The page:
Discrimination, political games, hardship: the truth about being a Brownie

Photo: Wikimedia Commons

As fondly as I might reminisce on my days spent running rampant around a dusty church hall bedecked in yellow and brown polyester – a recurrent colour scheme in my childhood, for some distressing reason- being a Brownie was a somewhat turbulent an affair.

Photo: Wikimedia Commons
Photo: Wikimedia Commons

Being initiated into the Brownies by having to wander awkwardly around my squatting peers attempting – and failing miserably – to resemble toadstools as I undertook my imaginary journey through the woodland to pledge my Brownie promise (weird, I am aware) was only the tip of the iceberg. Being assigned to be a ‘Gnome’ when my other friends were either Pixies, Elves, or Imps was perhaps my first joust with the seeming discrimination of the institution. I know that to include definitions in one’s articles seems to be a shameless inclusion to drag oneself, kicking and screaming, to the word count, but here I cannot omit a definition because it is necessary in order that my readership (however small) can understand the trials I faced as a young Brownie. Quickly googling ‘gnome definition’, I discovered that ‘gnome’ – a noun – is defined as either ‘a legendary dwarfish creature supposed to guard the earth’s treasures underground’ or ‘a small garden ornament in the form of a bearded man with a pointed hat’ and colloquially ‘a small ugly person’ (read ‘a grizzled gnome of a man’) or ‘a person regarded as having secret or sinister influence in financial matters’.

In the light of these definitions, I can now confirm the validity of my disappointment to have been assigned to be a Gnome. Given that the number of eight year old girls whom I imagine wish to be associated with the image of a grizzly, ugly, short, deviant male tax-collector are few and far between, I can therefore pretty comfortably state that my despondency at being affiliated with the gnomely realm was warranted. Sure, I may have had a pretty sizeable overbite, but I don’t really see how that justified my being labelled as something resonant of a) a weird garden ceramic and b) a mythical creature which ought really to live underground.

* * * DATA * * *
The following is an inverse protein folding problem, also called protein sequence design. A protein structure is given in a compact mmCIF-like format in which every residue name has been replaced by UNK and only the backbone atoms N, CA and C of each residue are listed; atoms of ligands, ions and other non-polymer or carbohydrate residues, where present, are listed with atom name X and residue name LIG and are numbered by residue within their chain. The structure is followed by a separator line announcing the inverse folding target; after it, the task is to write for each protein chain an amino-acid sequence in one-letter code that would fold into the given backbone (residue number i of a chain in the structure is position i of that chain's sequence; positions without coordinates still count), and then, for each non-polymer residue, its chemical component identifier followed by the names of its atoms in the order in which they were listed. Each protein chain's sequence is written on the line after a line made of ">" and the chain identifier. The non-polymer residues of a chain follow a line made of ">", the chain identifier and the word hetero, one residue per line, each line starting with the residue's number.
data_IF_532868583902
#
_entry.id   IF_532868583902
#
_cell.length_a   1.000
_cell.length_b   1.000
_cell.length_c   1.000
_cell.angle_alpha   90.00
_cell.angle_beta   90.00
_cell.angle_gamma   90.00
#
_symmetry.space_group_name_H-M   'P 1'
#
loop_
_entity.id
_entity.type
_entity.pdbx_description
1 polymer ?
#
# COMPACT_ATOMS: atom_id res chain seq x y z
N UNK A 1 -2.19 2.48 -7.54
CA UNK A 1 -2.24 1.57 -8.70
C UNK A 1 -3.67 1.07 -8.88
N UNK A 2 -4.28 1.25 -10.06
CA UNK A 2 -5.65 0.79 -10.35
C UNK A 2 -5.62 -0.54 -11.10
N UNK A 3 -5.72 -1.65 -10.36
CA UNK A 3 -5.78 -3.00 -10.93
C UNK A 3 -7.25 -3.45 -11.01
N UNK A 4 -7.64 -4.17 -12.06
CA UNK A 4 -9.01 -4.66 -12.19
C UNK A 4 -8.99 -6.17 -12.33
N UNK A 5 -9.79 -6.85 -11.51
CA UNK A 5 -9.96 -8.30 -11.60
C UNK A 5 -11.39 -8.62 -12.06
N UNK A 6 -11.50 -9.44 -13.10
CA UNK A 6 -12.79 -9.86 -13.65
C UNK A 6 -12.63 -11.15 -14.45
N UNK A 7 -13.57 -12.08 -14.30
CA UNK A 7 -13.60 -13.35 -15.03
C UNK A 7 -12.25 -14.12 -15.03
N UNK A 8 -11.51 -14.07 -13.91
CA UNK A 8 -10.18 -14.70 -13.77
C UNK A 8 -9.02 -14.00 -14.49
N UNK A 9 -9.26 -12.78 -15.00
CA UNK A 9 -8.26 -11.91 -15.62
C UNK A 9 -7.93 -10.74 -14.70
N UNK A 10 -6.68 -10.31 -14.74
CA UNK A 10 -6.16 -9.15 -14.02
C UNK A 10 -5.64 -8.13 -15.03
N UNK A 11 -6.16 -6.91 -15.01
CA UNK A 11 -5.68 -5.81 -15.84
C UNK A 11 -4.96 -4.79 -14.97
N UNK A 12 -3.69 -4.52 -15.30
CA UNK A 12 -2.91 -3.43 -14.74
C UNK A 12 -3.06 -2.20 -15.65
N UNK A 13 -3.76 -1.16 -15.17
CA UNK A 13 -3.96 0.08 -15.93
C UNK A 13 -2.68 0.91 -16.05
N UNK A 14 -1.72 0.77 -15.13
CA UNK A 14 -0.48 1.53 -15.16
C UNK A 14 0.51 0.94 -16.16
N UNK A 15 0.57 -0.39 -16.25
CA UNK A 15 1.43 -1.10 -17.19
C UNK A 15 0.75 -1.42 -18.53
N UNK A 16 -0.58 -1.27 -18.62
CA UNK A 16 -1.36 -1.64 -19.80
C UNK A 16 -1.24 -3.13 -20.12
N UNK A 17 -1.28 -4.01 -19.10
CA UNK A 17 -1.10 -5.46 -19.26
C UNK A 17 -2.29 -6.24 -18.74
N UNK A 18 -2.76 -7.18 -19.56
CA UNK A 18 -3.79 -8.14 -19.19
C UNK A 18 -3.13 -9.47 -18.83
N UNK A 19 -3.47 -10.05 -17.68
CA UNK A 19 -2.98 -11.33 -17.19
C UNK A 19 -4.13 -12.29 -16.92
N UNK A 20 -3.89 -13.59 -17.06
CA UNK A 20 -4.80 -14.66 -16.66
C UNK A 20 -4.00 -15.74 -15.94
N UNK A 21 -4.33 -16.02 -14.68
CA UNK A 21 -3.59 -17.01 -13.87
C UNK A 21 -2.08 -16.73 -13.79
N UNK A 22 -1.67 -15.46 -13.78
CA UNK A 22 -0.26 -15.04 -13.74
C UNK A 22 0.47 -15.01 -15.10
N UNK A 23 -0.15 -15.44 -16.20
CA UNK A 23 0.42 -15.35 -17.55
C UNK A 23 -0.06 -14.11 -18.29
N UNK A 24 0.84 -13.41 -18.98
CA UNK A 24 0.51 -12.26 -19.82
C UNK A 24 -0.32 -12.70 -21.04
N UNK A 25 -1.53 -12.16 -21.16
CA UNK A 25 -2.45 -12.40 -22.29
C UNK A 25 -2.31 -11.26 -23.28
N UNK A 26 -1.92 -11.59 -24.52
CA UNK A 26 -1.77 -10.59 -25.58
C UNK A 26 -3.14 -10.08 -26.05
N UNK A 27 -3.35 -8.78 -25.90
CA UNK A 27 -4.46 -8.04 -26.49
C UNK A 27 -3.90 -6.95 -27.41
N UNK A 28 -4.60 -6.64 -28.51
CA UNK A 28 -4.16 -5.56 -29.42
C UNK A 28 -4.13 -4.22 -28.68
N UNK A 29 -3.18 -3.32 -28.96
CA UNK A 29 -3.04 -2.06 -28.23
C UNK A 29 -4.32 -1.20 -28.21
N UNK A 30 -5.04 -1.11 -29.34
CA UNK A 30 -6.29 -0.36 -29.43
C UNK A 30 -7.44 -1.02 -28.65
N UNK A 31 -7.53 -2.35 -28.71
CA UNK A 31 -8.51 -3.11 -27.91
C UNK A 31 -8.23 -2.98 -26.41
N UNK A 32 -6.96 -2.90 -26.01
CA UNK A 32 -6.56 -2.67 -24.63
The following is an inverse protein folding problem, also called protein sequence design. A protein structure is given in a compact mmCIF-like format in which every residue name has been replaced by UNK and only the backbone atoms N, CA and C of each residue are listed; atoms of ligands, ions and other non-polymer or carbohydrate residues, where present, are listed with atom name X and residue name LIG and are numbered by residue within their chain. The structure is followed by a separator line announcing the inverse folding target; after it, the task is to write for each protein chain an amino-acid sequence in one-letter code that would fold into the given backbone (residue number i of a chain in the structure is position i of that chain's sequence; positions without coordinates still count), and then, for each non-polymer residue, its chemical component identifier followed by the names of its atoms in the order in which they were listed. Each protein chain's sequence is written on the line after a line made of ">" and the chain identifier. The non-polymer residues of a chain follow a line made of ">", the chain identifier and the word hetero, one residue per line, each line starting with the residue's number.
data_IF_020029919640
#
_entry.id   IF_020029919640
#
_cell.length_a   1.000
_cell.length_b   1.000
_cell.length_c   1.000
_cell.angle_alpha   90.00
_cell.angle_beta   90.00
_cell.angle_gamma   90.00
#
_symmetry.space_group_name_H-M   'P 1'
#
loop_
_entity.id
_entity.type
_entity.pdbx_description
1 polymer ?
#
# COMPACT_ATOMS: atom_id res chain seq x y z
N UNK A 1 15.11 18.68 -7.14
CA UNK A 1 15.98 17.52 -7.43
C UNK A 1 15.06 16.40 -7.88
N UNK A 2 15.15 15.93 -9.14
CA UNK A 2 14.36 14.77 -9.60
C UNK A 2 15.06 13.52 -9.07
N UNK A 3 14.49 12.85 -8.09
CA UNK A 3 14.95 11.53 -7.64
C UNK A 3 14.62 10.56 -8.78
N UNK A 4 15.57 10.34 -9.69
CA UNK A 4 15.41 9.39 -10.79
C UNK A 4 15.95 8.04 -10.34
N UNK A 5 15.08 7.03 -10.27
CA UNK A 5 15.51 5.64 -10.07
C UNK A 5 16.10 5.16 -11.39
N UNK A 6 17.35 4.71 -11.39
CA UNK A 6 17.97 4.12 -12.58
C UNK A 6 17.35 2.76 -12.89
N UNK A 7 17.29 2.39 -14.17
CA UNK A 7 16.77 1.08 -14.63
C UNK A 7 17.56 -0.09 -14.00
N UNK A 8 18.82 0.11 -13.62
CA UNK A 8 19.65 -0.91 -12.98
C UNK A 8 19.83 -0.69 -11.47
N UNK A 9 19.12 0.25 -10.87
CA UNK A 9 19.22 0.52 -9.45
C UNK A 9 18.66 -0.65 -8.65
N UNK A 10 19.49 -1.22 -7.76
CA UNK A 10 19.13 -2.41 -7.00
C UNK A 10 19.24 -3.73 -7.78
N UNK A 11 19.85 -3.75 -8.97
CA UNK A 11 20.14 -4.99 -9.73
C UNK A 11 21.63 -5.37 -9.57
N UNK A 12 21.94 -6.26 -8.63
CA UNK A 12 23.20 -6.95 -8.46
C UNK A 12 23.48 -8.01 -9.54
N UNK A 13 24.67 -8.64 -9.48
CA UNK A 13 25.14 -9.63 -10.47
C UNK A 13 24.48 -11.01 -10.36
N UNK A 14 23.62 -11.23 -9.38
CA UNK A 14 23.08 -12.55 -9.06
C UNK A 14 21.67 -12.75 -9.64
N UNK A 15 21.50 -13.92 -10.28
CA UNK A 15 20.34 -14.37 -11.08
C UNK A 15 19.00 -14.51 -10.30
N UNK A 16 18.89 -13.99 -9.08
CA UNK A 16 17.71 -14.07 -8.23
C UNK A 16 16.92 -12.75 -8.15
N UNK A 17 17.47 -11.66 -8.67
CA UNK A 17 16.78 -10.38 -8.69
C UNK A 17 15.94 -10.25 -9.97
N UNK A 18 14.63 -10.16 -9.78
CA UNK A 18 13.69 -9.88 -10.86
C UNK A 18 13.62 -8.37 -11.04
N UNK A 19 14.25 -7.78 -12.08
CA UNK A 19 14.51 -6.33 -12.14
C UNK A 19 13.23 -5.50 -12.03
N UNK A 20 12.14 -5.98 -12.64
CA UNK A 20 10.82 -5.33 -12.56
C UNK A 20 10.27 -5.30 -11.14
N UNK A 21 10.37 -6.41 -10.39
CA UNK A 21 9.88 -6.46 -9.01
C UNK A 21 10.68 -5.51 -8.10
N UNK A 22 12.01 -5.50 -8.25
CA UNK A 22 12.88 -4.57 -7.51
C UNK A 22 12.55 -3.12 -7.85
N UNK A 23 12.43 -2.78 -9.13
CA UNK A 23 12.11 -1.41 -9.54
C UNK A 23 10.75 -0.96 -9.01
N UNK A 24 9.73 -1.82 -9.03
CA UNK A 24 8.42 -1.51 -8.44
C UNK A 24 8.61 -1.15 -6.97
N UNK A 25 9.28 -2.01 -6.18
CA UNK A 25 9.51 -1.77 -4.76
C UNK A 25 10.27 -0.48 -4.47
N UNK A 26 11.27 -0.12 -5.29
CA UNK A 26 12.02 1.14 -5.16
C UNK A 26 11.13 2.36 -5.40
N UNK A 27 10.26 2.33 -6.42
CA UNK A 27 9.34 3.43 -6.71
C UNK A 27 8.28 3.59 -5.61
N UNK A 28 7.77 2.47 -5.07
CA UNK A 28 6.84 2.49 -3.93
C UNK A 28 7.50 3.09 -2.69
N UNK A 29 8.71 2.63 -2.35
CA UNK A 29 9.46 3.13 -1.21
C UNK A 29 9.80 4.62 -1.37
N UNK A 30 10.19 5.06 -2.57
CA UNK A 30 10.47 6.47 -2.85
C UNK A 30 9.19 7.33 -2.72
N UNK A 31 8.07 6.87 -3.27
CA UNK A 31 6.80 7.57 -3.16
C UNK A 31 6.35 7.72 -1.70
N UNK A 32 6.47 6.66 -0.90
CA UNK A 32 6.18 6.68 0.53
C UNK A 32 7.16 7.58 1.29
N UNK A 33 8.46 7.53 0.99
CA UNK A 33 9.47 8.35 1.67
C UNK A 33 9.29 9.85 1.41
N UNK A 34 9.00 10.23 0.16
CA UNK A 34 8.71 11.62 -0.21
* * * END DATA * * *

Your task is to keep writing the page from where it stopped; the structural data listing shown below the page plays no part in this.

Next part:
That isn’t to say that I didn’t have success in my days as a Gnome. I made my way up in the Gnome hierarchy to the position of Seconder (second in command for those not in this particular language game) and then lead the Gnomes to indisputable victory the week after week as a Sixer, winning the fastest ‘Sixer Circle’ and the most bottle tops for Most Likely Team to Pay Their Subs. Thinking about it, my leadership of the Gnomes was probably one of the great successes of my childhood, shortly behind my tendency to win at Musical Bumps basically every single time.

Between the ages of seven and 11, I sacrificed every Tuesday evening (barring school holidays and tummy bugs) to the institution of Girl Guiding. I was a Girl Guiding stalwart. I had been to Rainbows and I followed through diligently all the way through to Guides until I was 14. At this point I decided that enough was enough: I didn’t want to be a Ranger, and so I hung up my Girl Guiding hat.

Goodbye, Brown Owl and your cohorts, none of whom gave off the vibe of either really wanting to be there or even liking children that much. Goodbye, musty church hall. Adieu to your smell and your wide expanse of wooden floor, perennially crunchy with dust. Let us meet again in 20 or so years when I am hastily looking for a last minute venue in which to host my five year old’s birthday party.


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